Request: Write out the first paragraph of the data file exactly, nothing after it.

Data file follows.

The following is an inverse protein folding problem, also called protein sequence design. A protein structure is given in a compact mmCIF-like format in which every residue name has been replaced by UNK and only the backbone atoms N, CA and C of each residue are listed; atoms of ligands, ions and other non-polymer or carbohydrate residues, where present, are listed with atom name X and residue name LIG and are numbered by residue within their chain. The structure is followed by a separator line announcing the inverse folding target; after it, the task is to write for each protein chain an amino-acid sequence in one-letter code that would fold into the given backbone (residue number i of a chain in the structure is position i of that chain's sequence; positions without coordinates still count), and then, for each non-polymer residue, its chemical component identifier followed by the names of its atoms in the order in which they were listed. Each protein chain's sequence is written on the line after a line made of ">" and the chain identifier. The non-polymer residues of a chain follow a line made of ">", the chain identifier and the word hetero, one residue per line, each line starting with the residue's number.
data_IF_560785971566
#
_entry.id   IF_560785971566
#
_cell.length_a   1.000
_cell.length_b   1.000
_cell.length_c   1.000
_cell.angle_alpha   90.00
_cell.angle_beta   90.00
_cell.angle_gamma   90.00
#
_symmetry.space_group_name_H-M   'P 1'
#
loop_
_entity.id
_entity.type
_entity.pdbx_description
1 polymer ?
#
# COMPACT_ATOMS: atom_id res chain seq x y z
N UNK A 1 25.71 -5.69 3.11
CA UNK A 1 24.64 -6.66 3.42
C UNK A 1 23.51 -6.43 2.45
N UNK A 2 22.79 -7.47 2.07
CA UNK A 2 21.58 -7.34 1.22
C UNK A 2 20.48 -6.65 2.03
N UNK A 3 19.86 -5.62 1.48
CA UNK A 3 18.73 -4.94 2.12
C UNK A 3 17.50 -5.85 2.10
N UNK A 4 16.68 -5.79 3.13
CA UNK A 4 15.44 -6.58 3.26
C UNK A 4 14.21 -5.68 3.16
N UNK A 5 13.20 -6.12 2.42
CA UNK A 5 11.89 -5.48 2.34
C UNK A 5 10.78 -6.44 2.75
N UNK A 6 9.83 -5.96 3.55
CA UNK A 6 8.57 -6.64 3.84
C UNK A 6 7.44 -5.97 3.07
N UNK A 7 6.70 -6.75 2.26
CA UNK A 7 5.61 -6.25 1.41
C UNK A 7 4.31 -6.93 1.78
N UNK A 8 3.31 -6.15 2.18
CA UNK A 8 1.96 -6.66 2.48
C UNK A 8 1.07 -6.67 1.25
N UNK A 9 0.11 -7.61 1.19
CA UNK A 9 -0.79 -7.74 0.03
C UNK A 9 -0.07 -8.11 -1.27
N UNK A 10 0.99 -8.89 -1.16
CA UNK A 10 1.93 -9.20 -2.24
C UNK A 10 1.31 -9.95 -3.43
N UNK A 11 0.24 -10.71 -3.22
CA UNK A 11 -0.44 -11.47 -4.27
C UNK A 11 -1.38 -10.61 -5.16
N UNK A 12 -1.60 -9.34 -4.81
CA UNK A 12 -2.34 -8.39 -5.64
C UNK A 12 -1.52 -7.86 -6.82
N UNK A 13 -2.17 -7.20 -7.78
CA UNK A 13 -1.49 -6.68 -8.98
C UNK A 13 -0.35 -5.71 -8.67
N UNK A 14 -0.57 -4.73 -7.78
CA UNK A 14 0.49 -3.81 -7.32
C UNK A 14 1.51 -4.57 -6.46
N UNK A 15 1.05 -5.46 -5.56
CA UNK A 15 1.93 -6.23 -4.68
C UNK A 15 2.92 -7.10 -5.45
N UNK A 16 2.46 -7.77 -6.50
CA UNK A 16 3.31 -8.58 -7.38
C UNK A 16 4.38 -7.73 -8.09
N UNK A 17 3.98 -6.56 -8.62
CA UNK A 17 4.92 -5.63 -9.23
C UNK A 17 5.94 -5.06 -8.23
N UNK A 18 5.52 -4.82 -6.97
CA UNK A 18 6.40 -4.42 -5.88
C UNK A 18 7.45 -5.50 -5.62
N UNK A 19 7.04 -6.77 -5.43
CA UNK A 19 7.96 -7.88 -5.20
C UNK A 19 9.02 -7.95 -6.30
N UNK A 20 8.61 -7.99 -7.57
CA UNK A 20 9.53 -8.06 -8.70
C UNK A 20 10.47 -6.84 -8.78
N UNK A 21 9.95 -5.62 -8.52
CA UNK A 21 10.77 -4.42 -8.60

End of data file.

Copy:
The following is an inverse protein folding problem, also called protein sequence design. A protein structure is given in a compact mmCIF-like format in which every residue name has been replaced by UNK and only the backbone atoms N, CA and C of each residue are listed; atoms of ligands, ions and other non-polymer or carbohydrate residues, where present, are listed with atom name X and residue name LIG and are numbered by residue within their chain. The structure is followed by a separator line announcing the inverse folding target; after it, the task is to write for each protein chain an amino-acid sequence in one-letter code that would fold into the given backbone (residue number i of a chain in the structure is position i of that chain's sequence; positions without coordinates still count), and then, for each non-polymer residue, its chemical component identifier followed by the names of its atoms in the order in which they were listed. Each protein chain's sequence is written on the line after a line made of ">" and the chain identifier. The non-polymer residues of a chain follow a line made of ">", the chain identifier and the word hetero, one residue per line, each line starting with the residue's number.